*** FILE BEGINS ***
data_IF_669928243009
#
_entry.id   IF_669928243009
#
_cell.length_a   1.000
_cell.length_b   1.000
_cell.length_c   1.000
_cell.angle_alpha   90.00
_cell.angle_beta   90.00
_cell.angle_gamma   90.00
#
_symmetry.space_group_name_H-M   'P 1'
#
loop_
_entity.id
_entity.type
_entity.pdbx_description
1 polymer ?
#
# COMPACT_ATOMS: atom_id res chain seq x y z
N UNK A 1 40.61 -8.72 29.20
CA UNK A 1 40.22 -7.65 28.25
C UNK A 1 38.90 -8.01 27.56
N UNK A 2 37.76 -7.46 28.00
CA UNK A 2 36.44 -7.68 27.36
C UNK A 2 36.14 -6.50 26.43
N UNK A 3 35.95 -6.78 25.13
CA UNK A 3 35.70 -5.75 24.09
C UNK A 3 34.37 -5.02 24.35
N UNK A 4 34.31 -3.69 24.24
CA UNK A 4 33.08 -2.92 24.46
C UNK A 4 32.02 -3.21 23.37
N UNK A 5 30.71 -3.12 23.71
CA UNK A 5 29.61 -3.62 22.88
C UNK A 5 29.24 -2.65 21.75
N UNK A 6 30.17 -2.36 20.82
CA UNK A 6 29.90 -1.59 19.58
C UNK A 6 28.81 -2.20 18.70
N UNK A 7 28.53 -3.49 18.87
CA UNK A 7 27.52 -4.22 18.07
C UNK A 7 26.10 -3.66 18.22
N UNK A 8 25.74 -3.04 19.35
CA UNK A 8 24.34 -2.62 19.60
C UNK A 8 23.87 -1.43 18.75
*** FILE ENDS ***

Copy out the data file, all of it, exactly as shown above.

data_IF_669928243009
#
_entry.id   IF_669928243009
#
_cell.length_a   1.000
_cell.length_b   1.000
_cell.length_c   1.000
_cell.angle_alpha   90.00
_cell.angle_beta   90.00
_cell.angle_gamma   90.00
#
_symmetry.space_group_name_H-M   'P 1'
#
loop_
_entity.id
_entity.type
_entity.pdbx_description
1 polymer ?
#
# COMPACT_ATOMS: atom_id res chain seq x y z
N UNK A 1 40.61 -8.72 29.20
CA UNK A 1 40.22 -7.65 28.25
C UNK A 1 38.90 -8.01 27.56
N UNK A 2 37.76 -7.46 28.00
CA UNK A 2 36.44 -7.68 27.36
C UNK A 2 36.14 -6.50 26.43
N UNK A 3 35.95 -6.78 25.13
CA UNK A 3 35.70 -5.75 24.09
C UNK A 3 34.37 -5.02 24.35
N UNK A 4 34.31 -3.69 24.24
CA UNK A 4 33.08 -2.92 24.46
C UNK A 4 32.02 -3.21 23.37
N UNK A 5 30.71 -3.12 23.71
CA UNK A 5 29.61 -3.62 22.88
C UNK A 5 29.24 -2.65 21.75
N UNK A 6 30.17 -2.36 20.82
CA UNK A 6 29.90 -1.59 19.58
C UNK A 6 28.81 -2.20 18.70
N UNK A 7 28.53 -3.49 18.87
CA UNK A 7 27.52 -4.22 18.07
C UNK A 7 26.10 -3.66 18.22
N UNK A 8 25.74 -3.04 19.35
CA UNK A 8 24.34 -2.62 19.60
C UNK A 8 23.87 -1.43 18.75